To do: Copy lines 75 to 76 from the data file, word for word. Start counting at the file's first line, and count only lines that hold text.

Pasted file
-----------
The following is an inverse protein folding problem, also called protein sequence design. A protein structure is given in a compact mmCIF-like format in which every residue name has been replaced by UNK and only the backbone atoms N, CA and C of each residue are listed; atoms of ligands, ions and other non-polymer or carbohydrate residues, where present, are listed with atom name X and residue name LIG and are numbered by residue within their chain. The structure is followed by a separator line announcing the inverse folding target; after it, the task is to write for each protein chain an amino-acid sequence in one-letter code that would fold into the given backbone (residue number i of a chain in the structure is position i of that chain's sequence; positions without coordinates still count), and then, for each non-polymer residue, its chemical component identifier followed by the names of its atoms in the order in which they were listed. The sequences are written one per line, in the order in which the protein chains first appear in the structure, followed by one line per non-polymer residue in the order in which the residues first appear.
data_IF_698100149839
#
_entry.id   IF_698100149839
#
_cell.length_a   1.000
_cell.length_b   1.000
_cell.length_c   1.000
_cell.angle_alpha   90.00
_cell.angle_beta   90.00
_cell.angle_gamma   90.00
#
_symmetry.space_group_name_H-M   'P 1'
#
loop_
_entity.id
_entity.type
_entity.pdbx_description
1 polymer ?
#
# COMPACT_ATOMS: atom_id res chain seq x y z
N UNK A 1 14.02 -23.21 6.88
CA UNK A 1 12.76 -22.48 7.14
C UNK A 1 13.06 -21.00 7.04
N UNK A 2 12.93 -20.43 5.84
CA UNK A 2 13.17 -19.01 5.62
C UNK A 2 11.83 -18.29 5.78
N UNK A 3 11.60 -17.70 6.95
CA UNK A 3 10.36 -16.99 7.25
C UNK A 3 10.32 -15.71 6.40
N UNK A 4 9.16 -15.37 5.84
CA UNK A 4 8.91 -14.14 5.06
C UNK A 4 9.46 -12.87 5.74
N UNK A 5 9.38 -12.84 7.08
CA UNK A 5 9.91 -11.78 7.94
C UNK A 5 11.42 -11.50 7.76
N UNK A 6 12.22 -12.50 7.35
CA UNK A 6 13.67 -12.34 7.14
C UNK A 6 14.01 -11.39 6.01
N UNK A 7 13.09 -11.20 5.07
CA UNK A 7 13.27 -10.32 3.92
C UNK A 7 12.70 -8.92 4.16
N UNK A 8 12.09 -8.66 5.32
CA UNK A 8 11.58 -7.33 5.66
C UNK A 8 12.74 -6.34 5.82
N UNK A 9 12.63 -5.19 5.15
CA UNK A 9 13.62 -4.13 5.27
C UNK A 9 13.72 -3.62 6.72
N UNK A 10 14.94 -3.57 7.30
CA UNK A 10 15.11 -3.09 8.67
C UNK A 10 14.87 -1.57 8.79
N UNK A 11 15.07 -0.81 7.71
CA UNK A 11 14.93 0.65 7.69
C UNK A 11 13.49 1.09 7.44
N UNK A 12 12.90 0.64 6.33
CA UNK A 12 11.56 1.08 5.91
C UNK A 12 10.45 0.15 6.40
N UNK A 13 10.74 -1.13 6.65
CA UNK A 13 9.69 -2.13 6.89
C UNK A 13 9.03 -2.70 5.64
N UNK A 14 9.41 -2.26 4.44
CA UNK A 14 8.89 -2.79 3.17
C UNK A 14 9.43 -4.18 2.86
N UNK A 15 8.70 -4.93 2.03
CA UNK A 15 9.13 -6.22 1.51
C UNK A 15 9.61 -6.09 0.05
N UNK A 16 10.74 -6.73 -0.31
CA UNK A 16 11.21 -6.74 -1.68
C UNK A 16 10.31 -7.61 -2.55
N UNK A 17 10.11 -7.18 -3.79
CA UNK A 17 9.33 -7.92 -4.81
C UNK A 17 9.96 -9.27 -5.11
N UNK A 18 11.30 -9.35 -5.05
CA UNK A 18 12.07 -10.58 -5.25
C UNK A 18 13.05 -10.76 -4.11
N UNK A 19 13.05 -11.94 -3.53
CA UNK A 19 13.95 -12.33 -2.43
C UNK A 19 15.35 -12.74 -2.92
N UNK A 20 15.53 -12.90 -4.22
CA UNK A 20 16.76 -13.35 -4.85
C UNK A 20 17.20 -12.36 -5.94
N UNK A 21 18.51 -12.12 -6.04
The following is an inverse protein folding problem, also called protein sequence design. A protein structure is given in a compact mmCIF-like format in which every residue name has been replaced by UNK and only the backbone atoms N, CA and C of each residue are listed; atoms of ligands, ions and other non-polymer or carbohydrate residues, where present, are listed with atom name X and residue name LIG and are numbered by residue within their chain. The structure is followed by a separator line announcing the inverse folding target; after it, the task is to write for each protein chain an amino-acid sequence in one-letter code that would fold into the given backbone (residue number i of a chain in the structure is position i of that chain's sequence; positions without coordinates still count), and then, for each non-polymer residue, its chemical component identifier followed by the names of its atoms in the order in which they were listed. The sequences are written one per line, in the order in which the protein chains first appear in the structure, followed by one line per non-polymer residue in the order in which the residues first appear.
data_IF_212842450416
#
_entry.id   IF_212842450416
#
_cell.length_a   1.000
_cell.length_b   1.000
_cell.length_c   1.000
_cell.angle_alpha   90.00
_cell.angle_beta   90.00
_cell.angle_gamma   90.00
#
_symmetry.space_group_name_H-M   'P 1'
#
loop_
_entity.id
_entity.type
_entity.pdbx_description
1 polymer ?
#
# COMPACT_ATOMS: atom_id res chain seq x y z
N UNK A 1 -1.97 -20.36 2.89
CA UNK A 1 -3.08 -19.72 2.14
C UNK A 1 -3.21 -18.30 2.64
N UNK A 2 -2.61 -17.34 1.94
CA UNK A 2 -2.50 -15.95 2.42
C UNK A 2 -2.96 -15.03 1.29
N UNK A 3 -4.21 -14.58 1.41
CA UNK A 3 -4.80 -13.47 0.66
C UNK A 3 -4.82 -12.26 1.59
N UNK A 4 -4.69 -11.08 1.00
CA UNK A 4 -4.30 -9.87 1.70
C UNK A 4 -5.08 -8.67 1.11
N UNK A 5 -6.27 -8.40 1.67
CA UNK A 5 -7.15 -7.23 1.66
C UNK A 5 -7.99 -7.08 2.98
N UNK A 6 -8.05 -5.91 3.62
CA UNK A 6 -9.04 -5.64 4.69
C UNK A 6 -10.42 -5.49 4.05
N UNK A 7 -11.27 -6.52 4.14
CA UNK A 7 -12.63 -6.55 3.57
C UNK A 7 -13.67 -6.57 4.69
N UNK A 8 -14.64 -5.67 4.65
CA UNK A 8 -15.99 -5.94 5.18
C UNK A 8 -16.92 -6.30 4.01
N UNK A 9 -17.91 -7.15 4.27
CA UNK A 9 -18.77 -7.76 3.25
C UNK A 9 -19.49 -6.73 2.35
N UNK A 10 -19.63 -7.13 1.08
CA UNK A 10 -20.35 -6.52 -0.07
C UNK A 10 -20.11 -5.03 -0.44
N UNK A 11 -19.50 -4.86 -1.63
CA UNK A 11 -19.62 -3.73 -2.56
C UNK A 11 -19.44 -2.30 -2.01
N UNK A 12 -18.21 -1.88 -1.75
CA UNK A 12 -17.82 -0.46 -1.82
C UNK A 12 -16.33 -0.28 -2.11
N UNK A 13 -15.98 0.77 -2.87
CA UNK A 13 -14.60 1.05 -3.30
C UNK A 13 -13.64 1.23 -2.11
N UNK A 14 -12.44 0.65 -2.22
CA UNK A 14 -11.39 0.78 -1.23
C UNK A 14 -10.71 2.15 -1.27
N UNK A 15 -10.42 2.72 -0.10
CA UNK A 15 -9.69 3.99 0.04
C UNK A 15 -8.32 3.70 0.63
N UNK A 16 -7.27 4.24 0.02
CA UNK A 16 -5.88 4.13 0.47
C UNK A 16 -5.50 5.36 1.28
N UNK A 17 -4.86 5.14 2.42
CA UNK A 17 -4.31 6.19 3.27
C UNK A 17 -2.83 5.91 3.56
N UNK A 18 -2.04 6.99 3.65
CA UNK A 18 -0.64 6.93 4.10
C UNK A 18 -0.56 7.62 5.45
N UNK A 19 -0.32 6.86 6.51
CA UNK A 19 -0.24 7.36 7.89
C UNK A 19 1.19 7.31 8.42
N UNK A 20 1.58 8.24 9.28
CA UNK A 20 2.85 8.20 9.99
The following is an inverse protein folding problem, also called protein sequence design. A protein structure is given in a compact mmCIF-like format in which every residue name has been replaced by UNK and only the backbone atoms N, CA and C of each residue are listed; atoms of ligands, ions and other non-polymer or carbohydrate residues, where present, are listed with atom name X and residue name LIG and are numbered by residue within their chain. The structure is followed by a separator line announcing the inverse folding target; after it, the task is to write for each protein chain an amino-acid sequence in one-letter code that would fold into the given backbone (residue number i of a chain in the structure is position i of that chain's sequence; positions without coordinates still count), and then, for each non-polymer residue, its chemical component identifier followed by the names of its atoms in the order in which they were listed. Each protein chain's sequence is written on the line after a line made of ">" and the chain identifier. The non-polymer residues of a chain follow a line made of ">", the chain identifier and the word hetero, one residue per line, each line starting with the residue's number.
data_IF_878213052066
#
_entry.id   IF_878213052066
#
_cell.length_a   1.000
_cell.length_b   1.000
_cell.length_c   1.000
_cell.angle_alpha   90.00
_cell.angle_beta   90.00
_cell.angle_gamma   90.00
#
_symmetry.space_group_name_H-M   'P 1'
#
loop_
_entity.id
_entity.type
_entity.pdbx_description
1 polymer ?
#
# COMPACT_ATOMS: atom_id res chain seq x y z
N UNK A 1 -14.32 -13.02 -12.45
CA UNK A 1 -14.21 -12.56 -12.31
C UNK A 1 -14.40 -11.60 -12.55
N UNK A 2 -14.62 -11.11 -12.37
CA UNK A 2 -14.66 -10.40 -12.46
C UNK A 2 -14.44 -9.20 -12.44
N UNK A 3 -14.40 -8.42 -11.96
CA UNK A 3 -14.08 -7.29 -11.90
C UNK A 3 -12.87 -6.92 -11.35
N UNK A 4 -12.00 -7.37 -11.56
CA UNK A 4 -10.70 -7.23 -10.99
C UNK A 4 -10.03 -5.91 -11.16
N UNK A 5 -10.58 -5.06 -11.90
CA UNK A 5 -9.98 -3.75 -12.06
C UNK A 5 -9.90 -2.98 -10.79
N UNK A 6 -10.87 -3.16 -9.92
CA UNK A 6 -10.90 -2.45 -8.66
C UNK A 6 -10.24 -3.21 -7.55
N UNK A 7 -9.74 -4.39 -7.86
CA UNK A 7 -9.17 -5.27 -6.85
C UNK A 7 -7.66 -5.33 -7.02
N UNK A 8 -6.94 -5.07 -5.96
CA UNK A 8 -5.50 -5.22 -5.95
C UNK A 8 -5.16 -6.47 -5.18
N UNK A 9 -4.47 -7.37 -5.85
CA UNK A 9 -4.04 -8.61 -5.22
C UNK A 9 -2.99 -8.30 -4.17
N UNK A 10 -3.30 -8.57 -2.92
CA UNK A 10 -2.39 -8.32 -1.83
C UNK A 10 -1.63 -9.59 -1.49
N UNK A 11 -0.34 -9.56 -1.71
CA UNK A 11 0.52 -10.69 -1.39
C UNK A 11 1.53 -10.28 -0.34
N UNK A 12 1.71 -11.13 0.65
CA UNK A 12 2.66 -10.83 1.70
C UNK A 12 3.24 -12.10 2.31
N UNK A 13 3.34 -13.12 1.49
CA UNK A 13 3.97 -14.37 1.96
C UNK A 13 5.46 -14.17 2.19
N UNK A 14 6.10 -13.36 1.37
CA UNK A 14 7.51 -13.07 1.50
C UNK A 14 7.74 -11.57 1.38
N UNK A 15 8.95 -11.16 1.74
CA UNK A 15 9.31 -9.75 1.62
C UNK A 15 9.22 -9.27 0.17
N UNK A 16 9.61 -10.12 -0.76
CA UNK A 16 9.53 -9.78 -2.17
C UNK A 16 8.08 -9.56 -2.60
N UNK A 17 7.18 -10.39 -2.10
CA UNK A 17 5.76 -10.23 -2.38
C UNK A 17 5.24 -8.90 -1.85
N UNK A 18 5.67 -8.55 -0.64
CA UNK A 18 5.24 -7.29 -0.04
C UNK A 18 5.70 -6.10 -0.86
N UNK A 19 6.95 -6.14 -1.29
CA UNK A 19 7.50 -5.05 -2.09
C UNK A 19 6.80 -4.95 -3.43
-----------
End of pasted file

C UNK A 18 13.05 -10.76 -4.11
N UNK A 19 13.05 -11.94 -3.53